Osteochondroma

What is osteochondroma?

Osteochondroma is an overgrowth of cartilage and bone that happens at the end of the bone near the growth plate. Most often, it affects the long bones in the leg, the pelvis, or the shoulder blade.

Osteochondroma is the most common noncancerous bone growth. It most often occurs between ages 10 and 30. It affects males and females equally.

What causes osteochondroma?

While the exact cause of osteochondroma is not known. There is one type that is inherited and one type that is not inherited.

What are the symptoms of osteochondroma?

These are the most common symptoms of osteochondroma:

  • A hard, mass that is painless and does not move
  • Lower-than-normal-height for age
  • One leg or arm that is longer than the other
  • Pressure or irritation with exercise
  • Soreness of the nearby muscles

Often, people with osteochondroma will have no symptoms at all.

When they do happen, symptoms of osteochondroma may look like other medical problems. Always talk with your doctor for a diagnosis.

How is osteochondroma diagnosed?

Your healthcare provider will review your medical history and do a physical exam. Other tests include:  

  • X-ray. This test uses invisible electromagnetic energy beams to make images of tissues, bones, and organs.
  • CT scan. This test uses of X-rays and computer technology to make images (often called slices) of the body. A CT scan shows detailed images of any part of the body, including the bones, muscles, fat, and organs. CT scans are more detailed than general X-rays.
  • MRI. This test uses large magnets, radiofrequencies, and a computer to make detailed images of organs and structures in the body.

How is osteochondroma treated?

Your healthcare provider will figure out the best treatment based on:

  • How old you are
  • Your overall health and medical history
  • How sick you are
  • How well you can handle specific medicines, procedures, or therapies
  • How long the condition is expected to last
  • Your opinion or preference

Treatment for osteochondromas varies depending on the size of the growth and your symptoms. Treatment may include:

  • Surgery to remove the mass
  • Medicines to control pain

If there is no sign of bone weakening or increased overgrowth, your healthcare provider may want to watch it over time. Careful follow-up with a healthcare provider to monitor bone growth may be advised.

Key points about osteochondroma

Osteochondroma is an overgrowth of cartilage and bone at the end of the bone near the growth plate. It affects males and females equally.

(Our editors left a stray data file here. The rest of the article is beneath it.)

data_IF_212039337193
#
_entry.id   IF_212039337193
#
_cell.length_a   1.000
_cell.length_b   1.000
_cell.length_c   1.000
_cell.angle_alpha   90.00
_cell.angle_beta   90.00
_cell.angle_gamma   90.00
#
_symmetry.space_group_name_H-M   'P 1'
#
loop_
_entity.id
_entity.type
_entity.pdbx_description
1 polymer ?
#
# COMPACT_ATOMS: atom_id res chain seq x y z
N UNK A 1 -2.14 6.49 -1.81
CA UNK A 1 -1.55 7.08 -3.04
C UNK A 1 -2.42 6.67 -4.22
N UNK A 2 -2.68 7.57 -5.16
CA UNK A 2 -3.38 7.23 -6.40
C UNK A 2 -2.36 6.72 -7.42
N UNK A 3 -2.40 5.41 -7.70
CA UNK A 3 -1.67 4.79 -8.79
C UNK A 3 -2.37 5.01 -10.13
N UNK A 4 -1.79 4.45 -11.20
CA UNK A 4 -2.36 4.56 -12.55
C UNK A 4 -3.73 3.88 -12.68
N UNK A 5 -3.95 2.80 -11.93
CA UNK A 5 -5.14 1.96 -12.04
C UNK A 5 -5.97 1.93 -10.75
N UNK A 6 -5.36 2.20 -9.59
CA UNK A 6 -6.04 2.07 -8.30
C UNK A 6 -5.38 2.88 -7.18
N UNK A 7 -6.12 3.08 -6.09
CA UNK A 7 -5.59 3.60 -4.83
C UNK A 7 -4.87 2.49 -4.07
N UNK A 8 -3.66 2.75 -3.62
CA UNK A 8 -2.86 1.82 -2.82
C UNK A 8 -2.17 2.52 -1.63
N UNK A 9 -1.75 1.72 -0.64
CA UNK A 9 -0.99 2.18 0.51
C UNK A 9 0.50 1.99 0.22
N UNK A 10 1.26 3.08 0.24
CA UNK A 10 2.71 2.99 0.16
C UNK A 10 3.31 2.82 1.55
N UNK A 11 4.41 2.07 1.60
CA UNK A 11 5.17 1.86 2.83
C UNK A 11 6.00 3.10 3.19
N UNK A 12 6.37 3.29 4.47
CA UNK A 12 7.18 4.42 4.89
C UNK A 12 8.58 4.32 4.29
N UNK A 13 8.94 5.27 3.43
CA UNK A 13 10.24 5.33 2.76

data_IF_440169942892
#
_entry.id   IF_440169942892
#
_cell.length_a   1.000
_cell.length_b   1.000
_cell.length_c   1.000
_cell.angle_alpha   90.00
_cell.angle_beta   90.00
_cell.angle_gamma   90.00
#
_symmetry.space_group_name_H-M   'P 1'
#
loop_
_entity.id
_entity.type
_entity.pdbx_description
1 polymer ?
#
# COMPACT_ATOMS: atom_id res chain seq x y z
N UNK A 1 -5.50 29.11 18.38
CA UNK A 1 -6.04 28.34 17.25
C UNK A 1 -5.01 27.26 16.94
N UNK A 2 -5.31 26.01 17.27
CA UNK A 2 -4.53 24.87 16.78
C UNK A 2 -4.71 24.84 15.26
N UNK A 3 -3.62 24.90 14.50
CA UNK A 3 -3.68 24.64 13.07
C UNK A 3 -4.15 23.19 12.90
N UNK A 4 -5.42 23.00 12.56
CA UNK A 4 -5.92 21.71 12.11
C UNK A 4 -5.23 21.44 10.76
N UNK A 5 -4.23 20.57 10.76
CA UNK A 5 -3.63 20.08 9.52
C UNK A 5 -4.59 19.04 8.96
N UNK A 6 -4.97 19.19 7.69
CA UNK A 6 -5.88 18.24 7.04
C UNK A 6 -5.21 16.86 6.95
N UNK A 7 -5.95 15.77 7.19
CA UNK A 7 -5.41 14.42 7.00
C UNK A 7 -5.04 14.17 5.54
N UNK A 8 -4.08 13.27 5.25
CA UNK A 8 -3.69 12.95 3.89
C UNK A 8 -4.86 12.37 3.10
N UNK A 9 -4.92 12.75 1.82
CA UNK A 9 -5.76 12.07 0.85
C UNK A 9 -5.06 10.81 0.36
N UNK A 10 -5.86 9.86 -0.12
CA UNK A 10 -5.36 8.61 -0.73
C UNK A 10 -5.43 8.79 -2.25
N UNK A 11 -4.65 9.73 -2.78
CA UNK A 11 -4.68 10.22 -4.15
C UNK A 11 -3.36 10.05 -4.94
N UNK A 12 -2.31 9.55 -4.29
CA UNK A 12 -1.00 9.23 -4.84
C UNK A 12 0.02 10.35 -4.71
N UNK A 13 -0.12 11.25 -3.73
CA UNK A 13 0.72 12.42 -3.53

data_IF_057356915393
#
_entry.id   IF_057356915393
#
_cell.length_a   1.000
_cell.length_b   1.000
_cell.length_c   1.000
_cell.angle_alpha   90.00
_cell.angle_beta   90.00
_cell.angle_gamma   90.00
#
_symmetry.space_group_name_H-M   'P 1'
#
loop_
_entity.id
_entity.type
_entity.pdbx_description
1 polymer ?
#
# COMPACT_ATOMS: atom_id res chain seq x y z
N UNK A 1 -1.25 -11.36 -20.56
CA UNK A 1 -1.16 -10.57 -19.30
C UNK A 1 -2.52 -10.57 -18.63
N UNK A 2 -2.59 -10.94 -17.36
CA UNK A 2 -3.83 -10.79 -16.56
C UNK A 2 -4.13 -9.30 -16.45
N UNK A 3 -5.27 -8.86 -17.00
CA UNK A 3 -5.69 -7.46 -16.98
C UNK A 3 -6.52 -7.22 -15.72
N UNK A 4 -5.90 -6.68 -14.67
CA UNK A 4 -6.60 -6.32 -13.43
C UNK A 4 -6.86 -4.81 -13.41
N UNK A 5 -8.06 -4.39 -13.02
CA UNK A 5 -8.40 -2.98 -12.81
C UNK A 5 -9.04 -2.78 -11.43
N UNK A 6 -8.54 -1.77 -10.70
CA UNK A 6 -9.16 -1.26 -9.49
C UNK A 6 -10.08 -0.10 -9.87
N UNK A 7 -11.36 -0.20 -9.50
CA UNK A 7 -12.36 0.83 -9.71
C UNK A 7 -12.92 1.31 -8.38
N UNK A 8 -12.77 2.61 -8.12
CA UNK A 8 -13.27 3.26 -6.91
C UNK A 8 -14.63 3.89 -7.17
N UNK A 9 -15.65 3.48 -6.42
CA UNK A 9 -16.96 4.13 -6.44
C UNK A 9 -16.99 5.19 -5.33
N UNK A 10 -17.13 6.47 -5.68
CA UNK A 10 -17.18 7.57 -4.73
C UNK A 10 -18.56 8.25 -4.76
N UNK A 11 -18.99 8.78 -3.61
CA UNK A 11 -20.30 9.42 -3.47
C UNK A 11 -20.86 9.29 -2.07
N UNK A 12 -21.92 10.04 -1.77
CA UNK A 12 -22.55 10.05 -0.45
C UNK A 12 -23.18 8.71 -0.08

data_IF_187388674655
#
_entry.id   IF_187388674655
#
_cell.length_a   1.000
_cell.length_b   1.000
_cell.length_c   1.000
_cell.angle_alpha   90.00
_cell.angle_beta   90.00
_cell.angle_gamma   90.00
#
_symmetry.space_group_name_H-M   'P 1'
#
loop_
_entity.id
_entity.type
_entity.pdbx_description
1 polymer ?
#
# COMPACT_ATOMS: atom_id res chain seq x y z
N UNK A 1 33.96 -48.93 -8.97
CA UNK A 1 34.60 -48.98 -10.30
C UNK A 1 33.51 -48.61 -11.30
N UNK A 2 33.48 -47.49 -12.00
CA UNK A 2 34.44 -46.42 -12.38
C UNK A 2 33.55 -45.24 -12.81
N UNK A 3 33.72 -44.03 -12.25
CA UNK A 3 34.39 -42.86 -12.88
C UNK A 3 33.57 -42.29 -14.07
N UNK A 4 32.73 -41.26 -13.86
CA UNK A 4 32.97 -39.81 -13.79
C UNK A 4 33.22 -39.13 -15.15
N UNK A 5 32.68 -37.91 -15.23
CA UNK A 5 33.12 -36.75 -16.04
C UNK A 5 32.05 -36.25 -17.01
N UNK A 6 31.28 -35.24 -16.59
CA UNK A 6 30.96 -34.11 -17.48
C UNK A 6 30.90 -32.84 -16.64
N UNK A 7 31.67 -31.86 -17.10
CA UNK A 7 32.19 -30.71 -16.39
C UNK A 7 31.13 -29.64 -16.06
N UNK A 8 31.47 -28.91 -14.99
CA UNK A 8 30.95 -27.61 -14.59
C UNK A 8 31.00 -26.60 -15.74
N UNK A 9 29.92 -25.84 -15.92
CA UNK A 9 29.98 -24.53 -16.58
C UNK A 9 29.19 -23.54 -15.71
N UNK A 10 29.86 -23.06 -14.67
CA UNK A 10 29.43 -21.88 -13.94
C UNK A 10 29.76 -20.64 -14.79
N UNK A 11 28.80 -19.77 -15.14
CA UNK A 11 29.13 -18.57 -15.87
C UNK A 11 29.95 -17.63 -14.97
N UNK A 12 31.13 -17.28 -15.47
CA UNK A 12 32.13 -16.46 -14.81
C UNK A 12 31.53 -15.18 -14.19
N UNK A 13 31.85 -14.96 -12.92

• Most often, it affects the long bones in the leg, pelvis, or shoulder blade.
  • The exact cause of osteochondroma is not known.
  • Symptoms may include:
    • A hard mass that is painless and does not move
    • Lower-than-normal-height for age
    • Soreness of the nearby muscles   
    • One leg or arm that is longer than the other
    • Pressure or irritation with exercise
  • Treatment may include:
    • Surgery to remove the mass
    • Medicines to control pain
  • Careful follow up with your healthcare provider may be advised to check bone growth.

Next steps

Tips to help you get the most from a visit to your healthcare provider:

  • Know the reason for your visit and what you want to happen.
  • Before your visit, write down questions you want answered.
  • Bring someone with you to help you ask questions and remember what your healthcare provider tells you.
  • At the visit, write down the name of a new diagnosis, and any new medicines, treatments, or tests. Also write down any new instructions your provider gives you.
  • Know why a new medicine or treatment is prescribed, and how it will help you. Also know what the side effects are.
  • Ask if your condition can be treated in other ways.
  • Know why a test or procedure is recommended and what the results could mean.
  • Know what to expect if you do not take the medicine or have the test or procedure.
  • If you have a follow-up appointment, write down the date, time, and purpose for that visit.
  • Know how you can contact your healthcare provider if you have questions.